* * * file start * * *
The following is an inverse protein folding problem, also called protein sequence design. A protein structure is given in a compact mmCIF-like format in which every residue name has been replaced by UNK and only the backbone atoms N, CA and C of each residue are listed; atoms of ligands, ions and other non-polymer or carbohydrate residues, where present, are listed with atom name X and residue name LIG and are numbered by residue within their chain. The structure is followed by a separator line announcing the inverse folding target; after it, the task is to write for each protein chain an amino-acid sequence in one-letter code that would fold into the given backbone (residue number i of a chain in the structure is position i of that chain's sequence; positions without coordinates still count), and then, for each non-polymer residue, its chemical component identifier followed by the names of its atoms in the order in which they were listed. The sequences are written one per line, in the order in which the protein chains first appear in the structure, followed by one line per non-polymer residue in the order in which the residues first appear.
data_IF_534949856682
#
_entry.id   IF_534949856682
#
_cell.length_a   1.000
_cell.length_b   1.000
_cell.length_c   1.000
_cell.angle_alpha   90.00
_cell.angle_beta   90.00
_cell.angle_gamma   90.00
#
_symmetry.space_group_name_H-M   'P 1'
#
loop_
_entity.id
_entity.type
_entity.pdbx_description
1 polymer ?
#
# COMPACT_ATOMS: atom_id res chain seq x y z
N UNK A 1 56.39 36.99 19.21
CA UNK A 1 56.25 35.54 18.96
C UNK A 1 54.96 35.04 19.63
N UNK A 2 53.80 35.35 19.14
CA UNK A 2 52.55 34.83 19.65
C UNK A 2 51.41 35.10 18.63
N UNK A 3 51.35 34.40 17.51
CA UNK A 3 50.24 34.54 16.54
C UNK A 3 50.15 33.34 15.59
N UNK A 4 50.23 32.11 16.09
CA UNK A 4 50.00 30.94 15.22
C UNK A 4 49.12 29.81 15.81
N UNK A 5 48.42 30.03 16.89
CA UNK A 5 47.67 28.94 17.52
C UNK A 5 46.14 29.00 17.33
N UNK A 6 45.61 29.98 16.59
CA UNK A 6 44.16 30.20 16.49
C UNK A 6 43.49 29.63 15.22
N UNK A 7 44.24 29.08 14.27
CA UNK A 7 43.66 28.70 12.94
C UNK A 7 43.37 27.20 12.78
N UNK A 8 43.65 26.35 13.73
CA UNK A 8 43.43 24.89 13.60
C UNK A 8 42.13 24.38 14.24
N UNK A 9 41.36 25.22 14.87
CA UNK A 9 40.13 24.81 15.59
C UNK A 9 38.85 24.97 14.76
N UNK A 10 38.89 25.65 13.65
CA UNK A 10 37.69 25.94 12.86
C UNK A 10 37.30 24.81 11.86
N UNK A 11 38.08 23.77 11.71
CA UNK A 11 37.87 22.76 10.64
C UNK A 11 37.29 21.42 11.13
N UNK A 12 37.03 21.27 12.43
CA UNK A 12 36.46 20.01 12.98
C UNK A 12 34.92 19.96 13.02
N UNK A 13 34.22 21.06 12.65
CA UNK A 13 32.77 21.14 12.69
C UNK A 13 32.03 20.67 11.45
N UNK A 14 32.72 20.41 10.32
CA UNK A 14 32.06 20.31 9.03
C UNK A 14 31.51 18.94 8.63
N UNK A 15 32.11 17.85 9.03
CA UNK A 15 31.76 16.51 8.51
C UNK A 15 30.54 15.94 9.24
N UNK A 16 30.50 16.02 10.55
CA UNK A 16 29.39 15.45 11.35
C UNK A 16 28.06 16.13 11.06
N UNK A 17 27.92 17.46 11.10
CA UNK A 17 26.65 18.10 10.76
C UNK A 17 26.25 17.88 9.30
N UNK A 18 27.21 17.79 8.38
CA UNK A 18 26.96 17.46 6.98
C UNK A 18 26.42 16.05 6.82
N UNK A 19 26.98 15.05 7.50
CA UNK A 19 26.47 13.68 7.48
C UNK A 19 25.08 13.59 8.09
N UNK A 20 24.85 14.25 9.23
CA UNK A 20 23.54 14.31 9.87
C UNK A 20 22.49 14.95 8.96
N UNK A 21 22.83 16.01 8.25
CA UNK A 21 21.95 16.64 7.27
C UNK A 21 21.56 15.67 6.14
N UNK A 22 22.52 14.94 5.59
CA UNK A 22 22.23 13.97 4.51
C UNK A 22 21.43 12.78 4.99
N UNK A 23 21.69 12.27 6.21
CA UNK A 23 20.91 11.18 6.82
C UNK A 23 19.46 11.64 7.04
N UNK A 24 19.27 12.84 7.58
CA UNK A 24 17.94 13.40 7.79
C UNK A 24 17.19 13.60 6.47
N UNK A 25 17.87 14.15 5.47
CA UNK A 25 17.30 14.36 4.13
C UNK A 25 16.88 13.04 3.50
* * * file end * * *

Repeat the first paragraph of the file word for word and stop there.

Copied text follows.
The following is an inverse protein folding problem, also called protein sequence design. A protein structure is given in a compact mmCIF-like format in which every residue name has been replaced by UNK and only the backbone atoms N, CA and C of each residue are listed; atoms of ligands, ions and other non-polymer or carbohydrate residues, where present, are listed with atom name X and residue name LIG and are numbered by residue within their chain. The structure is followed by a separator line announcing the inverse folding target; after it, the task is to write for each protein chain an amino-acid sequence in one-letter code that would fold into the given backbone (residue number i of a chain in the structure is position i of that chain's sequence; positions without coordinates still count), and then, for each non-polymer residue, its chemical component identifier followed by the names of its atoms in the order in which they were listed. The sequences are written one per line, in the order in which the protein chains first appear in the structure, followed by one line per non-polymer residue in the order in which the residues first appear.